Interview with Rowan Walker: The real marathon man

Why do you run?

That’s a question I still ask myself! I guess like a lot of runners I started to improve my fitness, got reasonably fast which in turn motivated me to be the best I could. These days there is an element of habit and the desire to still compete as best I can – even if the focus is now on age-group rather than open.

Rowan you recently just won the Canberra Marathon, are you happy with this terrific performance?

Yes, very happy as it was a little unexpected. I ran only slightly quicker than last year and was lucky that Dave Criniti was pacing the 3hr marathon group and John Dutton was doing the 50k as I think I would have struggled against those guys. A win is a win so I’ll take it.

What do you relate your consistency to in competing basically injury free and always hitting good times in recent marathons?

Long-term consistency helps with maintaining an injury free body as I’ve built strength over a long period. That said my early years in the sport were plagued with constant injuries and I pretty much retired my competitive ambitious in frustration. I never really stopped though and gradually built the strength up over years. Consistent running leads to consistent performances. I also think realistic expectations and goals keep me from going too hard at the start so I rarely blow the times out.

Will you be defending your Australian Marathon Title this year?

Probably not as I’ll be working towards the World Duathlon Titles in Adelaide in October so a September marathon is out of the question. I’ll be doing Gold Coast Marathon in July.

Do you have a target time/goal for the marathon? More so than that, do you feel your best marathon are ahead for you?

In the lead up to each marathon, I try and have a careful and honest think about where I’m at and what I can realistically achieve. In Gold Coast last year I was pretty certain that I was in the best form for a few years and had rested up well enough to put in a good performance and it worked out well. Canberra is a tougher, more undulating race and after a summer of triathlons and the least amount of running for years, I still figured I might be able to run quicker than last year if I paced myself well. Although I suffered late in the race, probably due to the reduced mileage over summer, it went to plan.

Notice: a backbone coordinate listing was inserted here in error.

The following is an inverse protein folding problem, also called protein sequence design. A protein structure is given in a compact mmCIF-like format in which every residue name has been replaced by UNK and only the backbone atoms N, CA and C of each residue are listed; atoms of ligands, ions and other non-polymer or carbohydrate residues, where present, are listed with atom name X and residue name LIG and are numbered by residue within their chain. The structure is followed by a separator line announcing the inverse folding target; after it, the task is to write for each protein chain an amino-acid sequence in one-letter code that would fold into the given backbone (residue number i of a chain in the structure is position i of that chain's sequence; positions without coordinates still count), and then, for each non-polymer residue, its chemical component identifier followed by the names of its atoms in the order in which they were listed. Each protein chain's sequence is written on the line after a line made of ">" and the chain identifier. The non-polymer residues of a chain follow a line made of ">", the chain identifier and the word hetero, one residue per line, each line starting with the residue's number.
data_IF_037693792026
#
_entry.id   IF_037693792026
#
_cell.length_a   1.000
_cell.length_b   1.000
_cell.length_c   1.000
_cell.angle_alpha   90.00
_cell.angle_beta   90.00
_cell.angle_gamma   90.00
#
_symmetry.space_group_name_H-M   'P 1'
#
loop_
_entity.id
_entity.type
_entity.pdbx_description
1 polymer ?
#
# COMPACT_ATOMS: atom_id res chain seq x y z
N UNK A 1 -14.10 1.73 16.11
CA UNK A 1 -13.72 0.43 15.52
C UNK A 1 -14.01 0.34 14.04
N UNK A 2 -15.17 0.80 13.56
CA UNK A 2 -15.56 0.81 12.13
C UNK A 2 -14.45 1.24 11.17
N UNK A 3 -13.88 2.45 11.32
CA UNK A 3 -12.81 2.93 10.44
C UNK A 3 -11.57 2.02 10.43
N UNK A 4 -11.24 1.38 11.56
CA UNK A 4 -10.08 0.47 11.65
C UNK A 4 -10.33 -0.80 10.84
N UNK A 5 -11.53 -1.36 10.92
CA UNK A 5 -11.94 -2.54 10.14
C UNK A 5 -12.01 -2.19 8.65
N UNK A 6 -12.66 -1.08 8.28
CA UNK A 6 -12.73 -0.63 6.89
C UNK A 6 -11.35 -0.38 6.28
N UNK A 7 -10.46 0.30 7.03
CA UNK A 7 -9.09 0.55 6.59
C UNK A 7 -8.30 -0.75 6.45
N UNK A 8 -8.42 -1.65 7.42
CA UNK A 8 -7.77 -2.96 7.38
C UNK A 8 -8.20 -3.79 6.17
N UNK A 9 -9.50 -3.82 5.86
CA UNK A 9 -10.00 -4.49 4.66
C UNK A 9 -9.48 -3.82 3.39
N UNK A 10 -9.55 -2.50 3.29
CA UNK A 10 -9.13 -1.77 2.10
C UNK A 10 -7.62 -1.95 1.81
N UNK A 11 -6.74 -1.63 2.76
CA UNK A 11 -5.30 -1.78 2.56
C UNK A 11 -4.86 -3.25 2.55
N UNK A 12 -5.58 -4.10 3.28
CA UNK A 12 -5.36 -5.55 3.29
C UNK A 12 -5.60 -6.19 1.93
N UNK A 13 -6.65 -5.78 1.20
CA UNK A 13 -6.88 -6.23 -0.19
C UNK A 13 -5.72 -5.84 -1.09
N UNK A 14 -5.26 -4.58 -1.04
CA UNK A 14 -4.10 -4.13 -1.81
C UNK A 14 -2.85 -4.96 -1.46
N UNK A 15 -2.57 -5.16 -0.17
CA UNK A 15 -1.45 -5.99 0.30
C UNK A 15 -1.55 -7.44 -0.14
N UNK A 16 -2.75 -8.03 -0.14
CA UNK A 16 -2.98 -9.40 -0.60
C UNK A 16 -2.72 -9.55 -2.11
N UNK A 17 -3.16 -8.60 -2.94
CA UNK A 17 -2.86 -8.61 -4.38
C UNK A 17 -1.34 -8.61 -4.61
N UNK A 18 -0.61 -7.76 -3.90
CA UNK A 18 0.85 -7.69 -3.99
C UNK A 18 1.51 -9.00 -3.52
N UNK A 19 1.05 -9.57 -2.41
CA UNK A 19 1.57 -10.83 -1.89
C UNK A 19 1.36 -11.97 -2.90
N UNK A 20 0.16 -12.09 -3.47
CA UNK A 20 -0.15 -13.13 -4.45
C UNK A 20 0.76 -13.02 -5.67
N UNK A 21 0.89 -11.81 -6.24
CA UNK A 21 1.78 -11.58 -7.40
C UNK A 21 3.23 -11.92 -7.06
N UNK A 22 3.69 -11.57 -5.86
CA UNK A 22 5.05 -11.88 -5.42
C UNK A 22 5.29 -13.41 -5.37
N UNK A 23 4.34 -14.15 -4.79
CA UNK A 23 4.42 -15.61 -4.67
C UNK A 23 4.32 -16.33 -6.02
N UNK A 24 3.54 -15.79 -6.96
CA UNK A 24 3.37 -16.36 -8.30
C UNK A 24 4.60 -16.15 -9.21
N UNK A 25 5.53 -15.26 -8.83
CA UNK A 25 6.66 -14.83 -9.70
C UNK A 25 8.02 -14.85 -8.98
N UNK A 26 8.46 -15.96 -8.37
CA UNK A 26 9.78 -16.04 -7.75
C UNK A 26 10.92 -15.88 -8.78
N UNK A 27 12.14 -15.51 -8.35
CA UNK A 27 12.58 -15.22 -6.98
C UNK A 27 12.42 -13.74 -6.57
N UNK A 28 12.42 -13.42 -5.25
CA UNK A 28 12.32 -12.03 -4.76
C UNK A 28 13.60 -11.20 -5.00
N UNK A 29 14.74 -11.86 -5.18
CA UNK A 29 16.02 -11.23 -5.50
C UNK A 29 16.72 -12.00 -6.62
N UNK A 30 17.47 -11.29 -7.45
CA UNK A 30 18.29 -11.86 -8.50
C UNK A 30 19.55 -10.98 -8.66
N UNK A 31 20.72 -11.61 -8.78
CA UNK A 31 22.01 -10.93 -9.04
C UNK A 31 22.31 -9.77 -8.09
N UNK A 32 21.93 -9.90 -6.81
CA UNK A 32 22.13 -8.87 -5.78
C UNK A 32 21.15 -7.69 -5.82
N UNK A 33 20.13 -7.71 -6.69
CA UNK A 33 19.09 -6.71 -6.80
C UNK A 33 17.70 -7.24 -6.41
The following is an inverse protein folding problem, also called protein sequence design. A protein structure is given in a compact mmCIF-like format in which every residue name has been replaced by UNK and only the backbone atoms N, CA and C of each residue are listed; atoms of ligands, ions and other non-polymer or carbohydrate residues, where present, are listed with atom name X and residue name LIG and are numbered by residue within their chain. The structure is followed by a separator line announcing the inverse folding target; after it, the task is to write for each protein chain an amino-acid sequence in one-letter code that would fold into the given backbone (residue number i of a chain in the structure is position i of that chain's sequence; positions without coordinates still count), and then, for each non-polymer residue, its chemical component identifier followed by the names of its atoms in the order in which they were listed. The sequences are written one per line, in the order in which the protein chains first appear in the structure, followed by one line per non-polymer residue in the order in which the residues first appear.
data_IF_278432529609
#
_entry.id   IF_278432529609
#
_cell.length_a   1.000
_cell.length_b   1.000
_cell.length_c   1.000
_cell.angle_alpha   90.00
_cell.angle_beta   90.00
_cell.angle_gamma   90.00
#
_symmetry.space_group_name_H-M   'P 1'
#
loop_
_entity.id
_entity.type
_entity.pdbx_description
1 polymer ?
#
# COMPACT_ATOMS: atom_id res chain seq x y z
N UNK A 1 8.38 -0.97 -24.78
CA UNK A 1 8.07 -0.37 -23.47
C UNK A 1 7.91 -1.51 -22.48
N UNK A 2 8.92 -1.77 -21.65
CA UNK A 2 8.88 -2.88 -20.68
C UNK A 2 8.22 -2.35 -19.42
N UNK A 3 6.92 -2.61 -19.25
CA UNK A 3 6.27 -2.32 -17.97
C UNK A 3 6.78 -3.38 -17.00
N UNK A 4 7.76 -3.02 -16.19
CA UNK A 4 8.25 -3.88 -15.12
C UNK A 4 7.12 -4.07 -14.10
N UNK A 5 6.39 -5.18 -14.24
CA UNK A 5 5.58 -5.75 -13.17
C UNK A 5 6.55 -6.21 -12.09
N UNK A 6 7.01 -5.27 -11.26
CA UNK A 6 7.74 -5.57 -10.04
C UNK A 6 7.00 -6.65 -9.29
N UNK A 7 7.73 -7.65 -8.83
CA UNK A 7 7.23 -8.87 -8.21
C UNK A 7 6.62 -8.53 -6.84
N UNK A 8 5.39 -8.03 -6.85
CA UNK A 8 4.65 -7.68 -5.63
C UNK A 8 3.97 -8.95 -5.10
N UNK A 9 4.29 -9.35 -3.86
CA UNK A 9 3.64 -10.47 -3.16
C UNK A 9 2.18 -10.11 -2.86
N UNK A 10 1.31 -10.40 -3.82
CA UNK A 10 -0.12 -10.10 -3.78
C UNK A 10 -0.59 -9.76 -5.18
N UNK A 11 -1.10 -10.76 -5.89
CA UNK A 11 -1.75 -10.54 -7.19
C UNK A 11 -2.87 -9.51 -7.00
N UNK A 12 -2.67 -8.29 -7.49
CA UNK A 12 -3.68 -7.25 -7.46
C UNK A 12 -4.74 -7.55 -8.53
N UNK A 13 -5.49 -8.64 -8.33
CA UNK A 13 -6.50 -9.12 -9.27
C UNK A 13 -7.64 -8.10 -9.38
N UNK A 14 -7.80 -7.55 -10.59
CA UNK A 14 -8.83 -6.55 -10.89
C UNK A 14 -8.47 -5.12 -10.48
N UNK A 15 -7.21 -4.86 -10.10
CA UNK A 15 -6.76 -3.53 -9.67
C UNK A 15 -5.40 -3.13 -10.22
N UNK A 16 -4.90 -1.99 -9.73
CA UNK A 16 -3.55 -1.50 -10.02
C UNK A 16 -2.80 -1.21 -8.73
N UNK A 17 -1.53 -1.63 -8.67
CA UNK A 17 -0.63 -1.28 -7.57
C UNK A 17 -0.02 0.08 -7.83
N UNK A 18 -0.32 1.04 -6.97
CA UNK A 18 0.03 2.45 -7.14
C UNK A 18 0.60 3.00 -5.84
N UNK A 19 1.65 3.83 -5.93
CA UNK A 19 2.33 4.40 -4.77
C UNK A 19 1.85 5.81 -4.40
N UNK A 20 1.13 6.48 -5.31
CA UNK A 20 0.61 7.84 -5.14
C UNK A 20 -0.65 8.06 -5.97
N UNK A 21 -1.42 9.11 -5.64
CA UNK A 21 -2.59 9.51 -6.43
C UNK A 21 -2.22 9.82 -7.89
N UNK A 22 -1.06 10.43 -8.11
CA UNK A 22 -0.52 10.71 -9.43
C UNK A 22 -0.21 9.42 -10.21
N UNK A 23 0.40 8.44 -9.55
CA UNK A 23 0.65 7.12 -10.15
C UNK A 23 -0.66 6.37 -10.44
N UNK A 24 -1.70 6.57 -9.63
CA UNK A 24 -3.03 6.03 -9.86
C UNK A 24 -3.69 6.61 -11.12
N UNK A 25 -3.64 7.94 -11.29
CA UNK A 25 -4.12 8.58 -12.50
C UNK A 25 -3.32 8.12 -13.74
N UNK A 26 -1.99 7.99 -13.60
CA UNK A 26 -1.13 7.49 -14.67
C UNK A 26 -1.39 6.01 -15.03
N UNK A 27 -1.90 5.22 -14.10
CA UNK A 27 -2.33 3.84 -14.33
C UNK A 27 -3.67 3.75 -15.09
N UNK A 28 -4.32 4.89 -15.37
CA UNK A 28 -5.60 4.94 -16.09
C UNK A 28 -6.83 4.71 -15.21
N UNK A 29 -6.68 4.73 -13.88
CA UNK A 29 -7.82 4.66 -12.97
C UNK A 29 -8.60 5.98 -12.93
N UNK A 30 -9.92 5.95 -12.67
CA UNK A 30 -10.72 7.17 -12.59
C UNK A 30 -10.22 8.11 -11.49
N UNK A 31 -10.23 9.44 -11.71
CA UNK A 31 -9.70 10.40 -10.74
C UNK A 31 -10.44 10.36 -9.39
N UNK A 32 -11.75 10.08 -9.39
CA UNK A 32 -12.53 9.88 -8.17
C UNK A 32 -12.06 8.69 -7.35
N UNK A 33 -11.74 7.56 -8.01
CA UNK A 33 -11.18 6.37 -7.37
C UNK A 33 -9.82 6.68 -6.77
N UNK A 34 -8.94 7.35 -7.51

In terms of PB’s obviously my best is behind me but I think in terms of achieving goals and executing a marathon well perhaps the best is still out there. For example I think last years Gold Coast was one of my best ever but I’ve obviously run a few quicker.

What’s a typical training week look like for you?

These days it is far from the 180kms+ of a few years ago that’s for sure. Over the past few months I’d try and hit a few key sessions. Obviously the long run built to over 2hrs30mins, solid tempo runs, the Mona fartlek and a mix of other sessions like 2k reps over undulating courses. I don’t run twice a day very often anymore, as there is riding and a bit of swimming thrown in the mix as well.

Do you cross train?

Yes – I started riding again a few years ago after the Achilles revolted against me and refused to respond to treatment. I’m convinced that if I hadn’t started to ride I wouldn’t be running this well still. After Canberra Marathon last year I decided to try and qualify for the World Duathlon Championships to be held in Adelaide this year so kind of transitioned from riding just for recovery to riding with a purpose. I managed to win my age group at the Australian Duathlon Titles in October 2014 (a week after Melbourne Marathon) and then as summer approached I started swimming for the first time in 20 years. Unfortunately I swim like a runner!

Do you have a favourite/key session in the bulk of your marathon lead up?

I guess my favourite type of run is a cut-down style of tempo where I roll out easy and then progressively work the pace down to quicker than marathon pace. The other key is the Mona – perhaps training theories have progressed but this session remains a key one in my inventory – typically run with hard floats. So in essence hard/harder rather than easy/hard.

If you could give one bit of advise to aspiring marathoners of all levels, what would it be? Favourite way to spend your down time?

Long-term consistency. Run when it’s wet, when it’s cold, when you’re tired, sick of running and couldn’t really be bothered. No secret I’m an advocate of miles with selective hard sessions that form only a small percentage of the total weekly workload. Don’t get too wrapped up in an individual session but rather the cumulative benefits of progress over time.
As for down-time, read a book, watch a movie or clean the car (sad but true).

Thanks Rowan and all the best

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